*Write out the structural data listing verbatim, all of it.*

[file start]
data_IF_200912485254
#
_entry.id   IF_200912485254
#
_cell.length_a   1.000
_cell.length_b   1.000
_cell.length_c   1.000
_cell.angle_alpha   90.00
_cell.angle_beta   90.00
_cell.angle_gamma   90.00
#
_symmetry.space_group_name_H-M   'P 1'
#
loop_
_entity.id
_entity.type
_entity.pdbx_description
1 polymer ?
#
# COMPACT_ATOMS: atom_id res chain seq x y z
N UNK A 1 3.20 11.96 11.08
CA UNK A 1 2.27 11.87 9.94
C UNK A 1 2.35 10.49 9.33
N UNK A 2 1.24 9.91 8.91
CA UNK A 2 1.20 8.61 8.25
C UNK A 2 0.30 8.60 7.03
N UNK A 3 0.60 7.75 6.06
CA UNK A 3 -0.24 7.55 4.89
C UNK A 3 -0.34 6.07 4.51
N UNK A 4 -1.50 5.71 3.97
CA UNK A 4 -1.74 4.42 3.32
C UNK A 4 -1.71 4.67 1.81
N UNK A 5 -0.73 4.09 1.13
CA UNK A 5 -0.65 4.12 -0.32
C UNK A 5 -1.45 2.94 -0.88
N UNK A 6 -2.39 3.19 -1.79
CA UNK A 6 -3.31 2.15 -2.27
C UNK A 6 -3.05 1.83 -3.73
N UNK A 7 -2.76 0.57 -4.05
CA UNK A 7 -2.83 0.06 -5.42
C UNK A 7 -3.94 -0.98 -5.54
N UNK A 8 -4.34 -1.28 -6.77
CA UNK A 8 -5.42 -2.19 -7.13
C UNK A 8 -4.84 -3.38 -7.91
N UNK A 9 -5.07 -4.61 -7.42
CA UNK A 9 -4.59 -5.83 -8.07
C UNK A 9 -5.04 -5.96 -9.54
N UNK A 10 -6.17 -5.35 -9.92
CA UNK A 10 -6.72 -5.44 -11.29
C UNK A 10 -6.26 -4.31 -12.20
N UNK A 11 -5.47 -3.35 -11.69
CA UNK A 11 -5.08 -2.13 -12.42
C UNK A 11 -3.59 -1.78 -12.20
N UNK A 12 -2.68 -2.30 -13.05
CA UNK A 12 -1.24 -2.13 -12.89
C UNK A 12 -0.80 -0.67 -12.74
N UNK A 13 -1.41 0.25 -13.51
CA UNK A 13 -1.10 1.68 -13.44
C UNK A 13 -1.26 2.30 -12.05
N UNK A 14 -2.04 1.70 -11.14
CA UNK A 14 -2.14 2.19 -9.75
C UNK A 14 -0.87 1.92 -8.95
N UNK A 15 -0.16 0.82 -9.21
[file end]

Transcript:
data_IF_200912485254
#
_entry.id   IF_200912485254
#
_cell.length_a   1.000
_cell.length_b   1.000
_cell.length_c   1.000
_cell.angle_alpha   90.00
_cell.angle_beta   90.00
_cell.angle_gamma   90.00
#
_symmetry.space_group_name_H-M   'P 1'
#
loop_
_entity.id
_entity.type
_entity.pdbx_description
1 polymer ?
#
# COMPACT_ATOMS: atom_id res chain seq x y z
N UNK A 1 3.20 11.96 11.08
CA UNK A 1 2.27 11.87 9.94
C UNK A 1 2.35 10.49 9.33
N UNK A 2 1.24 9.91 8.91
CA UNK A 2 1.20 8.61 8.25
C UNK A 2 0.30 8.60 7.03
N UNK A 3 0.60 7.75 6.06
CA UNK A 3 -0.24 7.55 4.89
C UNK A 3 -0.34 6.07 4.51
N UNK A 4 -1.50 5.71 3.97
CA UNK A 4 -1.74 4.42 3.32
C UNK A 4 -1.71 4.67 1.81
N UNK A 5 -0.73 4.09 1.13
CA UNK A 5 -0.65 4.12 -0.32
C UNK A 5 -1.45 2.94 -0.88
N UNK A 6 -2.39 3.19 -1.79
CA UNK A 6 -3.31 2.15 -2.27
C UNK A 6 -3.05 1.83 -3.73
N UNK A 7 -2.76 0.57 -4.05
CA UNK A 7 -2.83 0.06 -5.42
C UNK A 7 -3.94 -0.98 -5.54
N UNK A 8 -4.34 -1.28 -6.77
CA UNK A 8 -5.42 -2.19 -7.13
C UNK A 8 -4.84 -3.38 -7.91
N UNK A 9 -5.07 -4.61 -7.42
CA UNK A 9 -4.59 -5.83 -8.07
C UNK A 9 -5.04 -5.96 -9.54
N UNK A 10 -6.17 -5.35 -9.92
CA UNK A 10 -6.72 -5.44 -11.29
C UNK A 10 -6.26 -4.31 -12.20
N UNK A 11 -5.47 -3.35 -11.69
CA UNK A 11 -5.08 -2.13 -12.42
C UNK A 11 -3.59 -1.78 -12.20
N UNK A 12 -2.68 -2.30 -13.05
CA UNK A 12 -1.24 -2.13 -12.89
C UNK A 12 -0.80 -0.67 -12.74
N UNK A 13 -1.41 0.25 -13.51
CA UNK A 13 -1.10 1.68 -13.44
C UNK A 13 -1.26 2.30 -12.05
N UNK A 14 -2.04 1.70 -11.14
CA UNK A 14 -2.14 2.19 -9.75
C UNK A 14 -0.87 1.92 -8.95
N UNK A 15 -0.16 0.82 -9.21